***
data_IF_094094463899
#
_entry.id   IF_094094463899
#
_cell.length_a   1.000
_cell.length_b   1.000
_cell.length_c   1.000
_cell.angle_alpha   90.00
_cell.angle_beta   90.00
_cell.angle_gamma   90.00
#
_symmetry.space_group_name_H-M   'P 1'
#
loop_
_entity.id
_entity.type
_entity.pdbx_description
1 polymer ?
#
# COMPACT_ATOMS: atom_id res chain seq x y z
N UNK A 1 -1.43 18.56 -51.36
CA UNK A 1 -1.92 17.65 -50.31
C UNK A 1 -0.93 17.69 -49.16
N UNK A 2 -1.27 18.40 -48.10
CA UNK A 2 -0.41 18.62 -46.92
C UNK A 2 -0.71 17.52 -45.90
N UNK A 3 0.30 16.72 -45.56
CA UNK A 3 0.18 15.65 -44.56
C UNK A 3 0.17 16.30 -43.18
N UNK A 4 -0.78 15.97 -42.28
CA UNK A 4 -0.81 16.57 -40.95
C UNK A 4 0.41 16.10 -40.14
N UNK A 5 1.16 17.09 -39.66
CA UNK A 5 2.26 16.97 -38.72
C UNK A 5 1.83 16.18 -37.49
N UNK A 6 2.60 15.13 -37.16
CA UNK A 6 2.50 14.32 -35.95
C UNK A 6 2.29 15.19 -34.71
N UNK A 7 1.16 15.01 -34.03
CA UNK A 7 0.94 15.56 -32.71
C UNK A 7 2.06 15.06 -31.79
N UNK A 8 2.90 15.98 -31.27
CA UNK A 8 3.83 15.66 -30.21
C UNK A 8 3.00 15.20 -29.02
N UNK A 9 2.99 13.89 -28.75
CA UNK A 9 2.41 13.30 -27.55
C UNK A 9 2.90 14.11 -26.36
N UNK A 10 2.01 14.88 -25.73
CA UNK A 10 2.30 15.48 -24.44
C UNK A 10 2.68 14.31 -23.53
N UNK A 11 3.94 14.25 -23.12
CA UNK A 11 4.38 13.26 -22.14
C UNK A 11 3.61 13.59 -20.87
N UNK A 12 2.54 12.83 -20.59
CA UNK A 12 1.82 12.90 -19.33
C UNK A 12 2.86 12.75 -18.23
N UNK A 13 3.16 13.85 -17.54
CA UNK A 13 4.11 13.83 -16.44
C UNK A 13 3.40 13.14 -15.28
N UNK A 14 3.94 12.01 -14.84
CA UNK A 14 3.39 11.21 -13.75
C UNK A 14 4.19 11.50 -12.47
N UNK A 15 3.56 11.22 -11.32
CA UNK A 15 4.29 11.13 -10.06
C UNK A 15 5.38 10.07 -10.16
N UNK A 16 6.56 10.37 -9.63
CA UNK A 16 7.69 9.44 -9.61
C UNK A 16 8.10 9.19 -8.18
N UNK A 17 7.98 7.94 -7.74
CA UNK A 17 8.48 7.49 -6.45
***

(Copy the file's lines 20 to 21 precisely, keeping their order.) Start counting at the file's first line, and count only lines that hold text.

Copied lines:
# COMPACT_ATOMS: atom_id res chain seq x y z
N UNK A 1 -1.43 18.56 -51.36